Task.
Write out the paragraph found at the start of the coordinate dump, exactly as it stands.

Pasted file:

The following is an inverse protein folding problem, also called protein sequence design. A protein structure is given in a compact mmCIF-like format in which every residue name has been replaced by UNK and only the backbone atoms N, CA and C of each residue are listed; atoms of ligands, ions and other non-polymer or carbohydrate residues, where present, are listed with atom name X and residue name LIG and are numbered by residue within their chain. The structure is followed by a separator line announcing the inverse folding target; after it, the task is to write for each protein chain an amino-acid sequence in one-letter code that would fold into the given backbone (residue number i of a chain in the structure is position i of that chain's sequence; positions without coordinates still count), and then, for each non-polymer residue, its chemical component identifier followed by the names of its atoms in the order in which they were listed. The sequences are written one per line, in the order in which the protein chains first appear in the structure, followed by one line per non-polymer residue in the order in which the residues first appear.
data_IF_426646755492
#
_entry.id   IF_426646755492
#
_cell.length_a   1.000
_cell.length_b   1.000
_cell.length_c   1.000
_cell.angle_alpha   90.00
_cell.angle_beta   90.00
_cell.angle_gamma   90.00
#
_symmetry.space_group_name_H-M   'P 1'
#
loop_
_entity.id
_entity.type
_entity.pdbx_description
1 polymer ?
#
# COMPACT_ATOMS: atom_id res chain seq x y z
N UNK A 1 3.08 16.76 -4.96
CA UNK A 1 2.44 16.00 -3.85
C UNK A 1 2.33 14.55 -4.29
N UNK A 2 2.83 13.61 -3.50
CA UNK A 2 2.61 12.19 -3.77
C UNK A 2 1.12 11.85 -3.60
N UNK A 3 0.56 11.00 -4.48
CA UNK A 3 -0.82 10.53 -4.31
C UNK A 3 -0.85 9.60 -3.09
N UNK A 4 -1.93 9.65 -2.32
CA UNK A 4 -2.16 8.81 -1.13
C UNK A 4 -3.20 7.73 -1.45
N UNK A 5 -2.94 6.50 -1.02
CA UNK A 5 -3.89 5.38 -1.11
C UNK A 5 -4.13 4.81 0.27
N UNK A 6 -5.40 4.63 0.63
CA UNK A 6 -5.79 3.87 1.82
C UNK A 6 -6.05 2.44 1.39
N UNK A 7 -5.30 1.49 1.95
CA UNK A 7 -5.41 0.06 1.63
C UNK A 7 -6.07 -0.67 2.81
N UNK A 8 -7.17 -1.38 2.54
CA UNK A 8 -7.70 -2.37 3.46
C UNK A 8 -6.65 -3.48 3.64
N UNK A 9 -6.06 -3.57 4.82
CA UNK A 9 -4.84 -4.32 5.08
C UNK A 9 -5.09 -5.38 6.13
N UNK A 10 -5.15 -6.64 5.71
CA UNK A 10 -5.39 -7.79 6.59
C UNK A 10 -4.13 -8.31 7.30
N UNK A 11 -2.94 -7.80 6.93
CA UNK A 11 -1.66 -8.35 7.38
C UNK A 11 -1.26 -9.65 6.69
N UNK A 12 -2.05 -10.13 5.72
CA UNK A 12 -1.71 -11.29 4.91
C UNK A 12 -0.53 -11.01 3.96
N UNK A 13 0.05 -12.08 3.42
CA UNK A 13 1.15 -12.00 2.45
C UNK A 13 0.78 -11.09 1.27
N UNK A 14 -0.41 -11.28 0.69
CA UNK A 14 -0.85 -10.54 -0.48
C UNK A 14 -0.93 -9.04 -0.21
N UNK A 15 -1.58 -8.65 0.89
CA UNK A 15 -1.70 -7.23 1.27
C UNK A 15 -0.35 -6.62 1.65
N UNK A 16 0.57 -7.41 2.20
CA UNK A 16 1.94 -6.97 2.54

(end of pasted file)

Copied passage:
The following is an inverse protein folding problem, also called protein sequence design. A protein structure is given in a compact mmCIF-like format in which every residue name has been replaced by UNK and only the backbone atoms N, CA and C of each residue are listed; atoms of ligands, ions and other non-polymer or carbohydrate residues, where present, are listed with atom name X and residue name LIG and are numbered by residue within their chain. The structure is followed by a separator line announcing the inverse folding target; after it, the task is to write for each protein chain an amino-acid sequence in one-letter code that would fold into the given backbone (residue number i of a chain in the structure is position i of that chain's sequence; positions without coordinates still count), and then, for each non-polymer residue, its chemical component identifier followed by the names of its atoms in the order in which they were listed. The sequences are written one per line, in the order in which the protein chains first appear in the structure, followed by one line per non-polymer residue in the order in which the residues first appear.